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Fiat Shareholders Avoid Scrap with Marchionne

Stock owners decide to ride it out with merged company.

by on Sep.02, 2014

Sergio Marchionne is certainly all smiles after Fiat shareholders gave their stamp of approval for the merger of Fiat and Chrysler.

Clearing what could be the last hurdle, Fiat Chrysler Automobiles is preparing move on to the next steps in its evolution.

Those steps include readying to list the newly merged company on the New York Stock Exchange in the middle of October and other details like formally changing the company’s named to Fiat Chrysler Automobiles NV.

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The company survived its first test after garnering enough support among the company’s Italian or European shareholders to complete the merger of the Italian and American companies into one corporate and financial entity.

“I am delighted with these results,” said John Elkann, chairman of Fiat in a statement issued after the preliminary results indicated that disgruntled Fiat shareholders have not been able to block the merger.

The push is on for CEO Sergio Marchionne to begin delivering on the promises he made in May about the merged company, such as integrating operations and growing the automaker’s global sales from 4.4 million units to 7 million by 2018.

“I am reassured by the fact that the vast majority of our equity holders have remained loyal and committed shareholders,” said Marchionne, who last month had promised an adverse result from the tender offer would only temporarily delay the merger.

“Their belief in and support of the strategic plan we laid out for the next five years is of crucial importance as we embark on the execution phase which will dramatically improve the market positioning of our group.”

While the decision was in doubt, it would seem that shareholders who could have scuttled the deal, were lured by the potential of getting their dividends on a tax-free basis, which will occur when the new company locates its tax residency to the U.K.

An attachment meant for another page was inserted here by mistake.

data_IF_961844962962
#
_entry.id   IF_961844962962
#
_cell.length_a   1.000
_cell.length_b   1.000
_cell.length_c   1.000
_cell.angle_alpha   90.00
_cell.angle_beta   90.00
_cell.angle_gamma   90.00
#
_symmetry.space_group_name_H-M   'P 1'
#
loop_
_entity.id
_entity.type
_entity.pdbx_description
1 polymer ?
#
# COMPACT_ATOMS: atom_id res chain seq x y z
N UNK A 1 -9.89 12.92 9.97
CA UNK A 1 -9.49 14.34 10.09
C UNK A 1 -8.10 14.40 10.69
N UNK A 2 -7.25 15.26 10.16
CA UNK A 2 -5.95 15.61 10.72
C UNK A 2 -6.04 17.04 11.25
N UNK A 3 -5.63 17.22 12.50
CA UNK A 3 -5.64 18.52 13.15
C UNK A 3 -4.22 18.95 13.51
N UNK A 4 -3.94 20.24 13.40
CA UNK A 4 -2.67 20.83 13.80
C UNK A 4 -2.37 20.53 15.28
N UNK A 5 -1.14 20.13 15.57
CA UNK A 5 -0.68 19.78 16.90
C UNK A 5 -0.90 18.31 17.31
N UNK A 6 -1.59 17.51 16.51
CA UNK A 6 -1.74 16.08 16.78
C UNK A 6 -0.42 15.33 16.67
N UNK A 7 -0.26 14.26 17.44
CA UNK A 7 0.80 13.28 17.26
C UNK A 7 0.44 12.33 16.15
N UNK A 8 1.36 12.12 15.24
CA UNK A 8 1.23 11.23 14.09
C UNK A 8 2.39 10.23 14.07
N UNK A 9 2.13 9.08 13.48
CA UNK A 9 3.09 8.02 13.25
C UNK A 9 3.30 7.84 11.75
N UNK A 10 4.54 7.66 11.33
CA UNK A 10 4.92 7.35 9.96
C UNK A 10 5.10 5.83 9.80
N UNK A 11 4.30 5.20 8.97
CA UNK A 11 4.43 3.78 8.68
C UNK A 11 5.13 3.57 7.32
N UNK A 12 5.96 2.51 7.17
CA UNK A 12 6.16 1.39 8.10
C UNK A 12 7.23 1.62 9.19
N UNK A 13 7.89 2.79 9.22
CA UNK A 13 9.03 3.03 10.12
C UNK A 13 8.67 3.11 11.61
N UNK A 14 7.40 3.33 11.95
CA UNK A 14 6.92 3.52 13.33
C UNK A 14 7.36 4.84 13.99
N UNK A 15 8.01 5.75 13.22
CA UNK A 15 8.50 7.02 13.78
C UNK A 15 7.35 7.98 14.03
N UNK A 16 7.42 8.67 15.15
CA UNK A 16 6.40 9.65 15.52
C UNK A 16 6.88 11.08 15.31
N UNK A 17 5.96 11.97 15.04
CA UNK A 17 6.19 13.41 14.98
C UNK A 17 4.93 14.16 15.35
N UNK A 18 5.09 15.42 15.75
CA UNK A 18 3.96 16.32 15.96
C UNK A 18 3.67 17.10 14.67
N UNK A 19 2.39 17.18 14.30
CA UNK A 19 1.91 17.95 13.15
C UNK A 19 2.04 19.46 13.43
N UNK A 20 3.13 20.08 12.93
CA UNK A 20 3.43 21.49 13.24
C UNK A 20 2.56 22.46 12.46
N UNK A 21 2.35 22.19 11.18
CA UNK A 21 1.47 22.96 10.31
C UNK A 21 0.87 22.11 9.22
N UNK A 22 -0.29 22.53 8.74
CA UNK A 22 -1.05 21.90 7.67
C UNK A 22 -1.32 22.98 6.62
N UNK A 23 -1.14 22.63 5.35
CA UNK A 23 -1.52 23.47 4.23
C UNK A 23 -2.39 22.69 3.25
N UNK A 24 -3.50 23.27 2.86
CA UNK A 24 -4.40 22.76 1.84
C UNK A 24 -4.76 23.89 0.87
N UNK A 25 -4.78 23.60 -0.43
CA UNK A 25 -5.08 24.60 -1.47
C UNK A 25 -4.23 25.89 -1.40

Additionally, there is a thought that by listing on the NYSE, the company will attract new investors and that cash will give Marchionne and his team more flexibility to make good on the plans laid out in in the Spring.

(Marchionne downplays threat to Fiat-Chrysler merger. For more, Click Here.)

The alternative for Fiat shareholders was to exercise puts – an option to sell their shares for a specific price – and if the maker had to hand over more than 500 million euros to make the deal happen, Marchionne said he’d find another way to get it done.

Making the deal more complicated were the recent vagaries of the equity markets and the performance of Fiat shares in the last 30 days that he described as “unexpected” and “unwarranted.”

(Click Here for details Nissan exec’s move to Aston Martin.)

The maker is nearly done determining how many puts were exercised and is in the process of completing the matching of notices received with the required certifications from intermediaries. Fiat expects to complete this process and publicly announce the number of shares for which cash exit rights have been validly exercised no later than Thursday.

Based on the notices and confirmations received, Fiat has determined that the €500 million cap has not been exceeded.

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In addition, Fiat has determined that even if all remaining unmatched notices and unmatched confirmations were to be matched, the maximum number of shares for which cash exit rights have been validly exercised will yield an aggregate exposure that is below the cap, Fiat’s statement said.

The period for any creditor oppositions to be submitted will expire on Oct. 4. Fiat believes that any risk of prejudice to creditors is unfounded, and therefore does not expect the creditors’ opposition process will prevent the timely closing of the merger on or about the middle of October 2014.

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